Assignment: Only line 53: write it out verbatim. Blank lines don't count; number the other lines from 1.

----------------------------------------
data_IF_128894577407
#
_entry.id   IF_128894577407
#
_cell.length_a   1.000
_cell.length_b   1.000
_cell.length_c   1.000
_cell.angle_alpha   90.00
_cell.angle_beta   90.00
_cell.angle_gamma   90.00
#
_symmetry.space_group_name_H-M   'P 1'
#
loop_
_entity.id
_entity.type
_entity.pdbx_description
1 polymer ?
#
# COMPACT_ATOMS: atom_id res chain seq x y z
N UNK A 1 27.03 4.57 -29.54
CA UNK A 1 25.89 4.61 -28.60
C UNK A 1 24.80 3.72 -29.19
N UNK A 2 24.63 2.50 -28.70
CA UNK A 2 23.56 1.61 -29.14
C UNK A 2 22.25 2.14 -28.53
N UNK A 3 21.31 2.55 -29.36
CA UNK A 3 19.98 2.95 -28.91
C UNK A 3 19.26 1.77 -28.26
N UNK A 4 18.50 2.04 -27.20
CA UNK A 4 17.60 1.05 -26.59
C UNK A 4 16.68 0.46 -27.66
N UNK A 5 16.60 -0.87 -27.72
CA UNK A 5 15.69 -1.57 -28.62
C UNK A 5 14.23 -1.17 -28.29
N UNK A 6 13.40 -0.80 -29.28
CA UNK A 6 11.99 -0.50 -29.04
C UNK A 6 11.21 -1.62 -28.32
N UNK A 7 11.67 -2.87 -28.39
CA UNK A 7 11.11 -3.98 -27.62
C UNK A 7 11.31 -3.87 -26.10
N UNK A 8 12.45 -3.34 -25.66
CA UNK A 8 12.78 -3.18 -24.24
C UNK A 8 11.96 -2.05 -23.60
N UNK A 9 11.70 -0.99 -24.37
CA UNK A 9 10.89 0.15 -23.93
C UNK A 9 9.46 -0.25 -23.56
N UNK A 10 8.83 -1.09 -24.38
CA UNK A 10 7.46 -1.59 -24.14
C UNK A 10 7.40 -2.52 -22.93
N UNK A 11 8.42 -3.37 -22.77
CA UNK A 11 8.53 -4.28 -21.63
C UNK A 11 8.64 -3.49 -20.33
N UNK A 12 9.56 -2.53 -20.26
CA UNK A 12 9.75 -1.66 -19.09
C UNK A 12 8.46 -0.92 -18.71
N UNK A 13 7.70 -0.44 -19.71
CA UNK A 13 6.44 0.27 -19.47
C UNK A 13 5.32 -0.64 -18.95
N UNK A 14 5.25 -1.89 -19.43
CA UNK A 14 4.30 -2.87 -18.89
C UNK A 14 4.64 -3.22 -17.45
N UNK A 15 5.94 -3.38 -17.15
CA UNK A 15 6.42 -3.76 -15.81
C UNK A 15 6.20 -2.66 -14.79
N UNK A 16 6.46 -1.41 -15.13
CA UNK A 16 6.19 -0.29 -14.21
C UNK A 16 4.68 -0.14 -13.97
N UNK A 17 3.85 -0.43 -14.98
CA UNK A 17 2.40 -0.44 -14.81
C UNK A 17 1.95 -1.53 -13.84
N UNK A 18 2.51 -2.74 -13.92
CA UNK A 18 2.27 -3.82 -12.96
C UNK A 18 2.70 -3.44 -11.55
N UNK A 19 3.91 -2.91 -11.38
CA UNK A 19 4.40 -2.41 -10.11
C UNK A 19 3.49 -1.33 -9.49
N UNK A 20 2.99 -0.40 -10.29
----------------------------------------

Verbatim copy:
C UNK A 11 8.64 -3.49 -20.33